Between 1936 and 1955, you didn't just go to a movie; you went to a whole evening's entertainment, with cartoons, newsreels, two features, and a serial -- a cliffhanging, 12-15 chapter adventure, Western, or science fiction series designed to fill the seats week after week as audiences wondered "How will the hero get out of this jam?"
Three main studios, Columbia, Republic, and Universal, churned out dozens of serials every year, so they needed lots of action heroes. Some became famous later, in feature films and on tv, and others faded away quickly, but they all offered buddy-bonding and occasional glimpses of biceps and bulges. Here are the top 10 musclemen of the movie serials:
1. Buster Crabbe may have died in 1983, but his fame -- and exceptional physique -- live on. He was a beefcake staple for 30 years, playing Tarzan and Tarzan clones (1933), cowboys Red Barry and Billy the Kid, and futuristic space heroes Buck Rogers and Flash Gordon. Lots of scripts called for him to get his shirt ripped off.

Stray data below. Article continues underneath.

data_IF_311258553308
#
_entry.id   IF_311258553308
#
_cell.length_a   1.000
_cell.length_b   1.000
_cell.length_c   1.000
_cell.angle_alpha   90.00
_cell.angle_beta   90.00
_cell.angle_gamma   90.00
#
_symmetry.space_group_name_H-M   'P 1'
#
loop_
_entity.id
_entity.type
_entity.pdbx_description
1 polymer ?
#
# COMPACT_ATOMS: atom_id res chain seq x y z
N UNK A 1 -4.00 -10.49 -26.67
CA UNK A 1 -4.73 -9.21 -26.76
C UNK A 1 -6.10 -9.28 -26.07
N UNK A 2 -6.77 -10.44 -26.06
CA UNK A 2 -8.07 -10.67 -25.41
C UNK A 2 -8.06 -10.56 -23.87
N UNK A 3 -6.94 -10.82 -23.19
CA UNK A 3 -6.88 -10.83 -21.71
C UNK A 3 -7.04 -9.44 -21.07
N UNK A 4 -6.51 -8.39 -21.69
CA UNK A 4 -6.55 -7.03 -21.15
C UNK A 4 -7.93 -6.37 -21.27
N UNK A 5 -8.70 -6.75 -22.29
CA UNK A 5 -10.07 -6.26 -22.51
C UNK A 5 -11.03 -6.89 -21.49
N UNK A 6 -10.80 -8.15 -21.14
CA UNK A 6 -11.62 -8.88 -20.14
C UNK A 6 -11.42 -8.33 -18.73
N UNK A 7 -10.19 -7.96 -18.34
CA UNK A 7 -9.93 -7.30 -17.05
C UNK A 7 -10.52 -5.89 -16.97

Herman Brix competed in the Olympics as Bruce Bennett, then gave Buster Crabbe some competition with the serials The New Adventures of Tarzan (1935) and Tarzan and the Green Goddess (1938). He also stripped down to play Kioga in Hawk of the Wilderness (1938).
3. Former college athlete Charles Starrett was best known for the Durango Kid series, but he also got torn out of his clothes in The Mask of Fu Manchu (1932), to be tortured and turned into a zombie (left).
The Green Hornet in the 1941 serial.
5. Kane Richmond played the adult mentor/boyfriend to teenage Frankie Darro in a series of 1930s "Thrill-o-Ramas," plus some Charlie Chan mysteries, Westerns, and beefcake-heavy boxing movies. His main serial was the superheroic Spy Smasher (1942). He retired to open a hair salon.
Clayton Moore became identified with the Masked Man (1949-1957), he had a long career in movies and serials, mostly Westerns, naturally.
9. Kirk Alyn never disrobed on camera, but his muscular frame was displayed in a Superman costume in the only serials about the original superhero, Superman (1948) and Atom Man v. Superman (1950).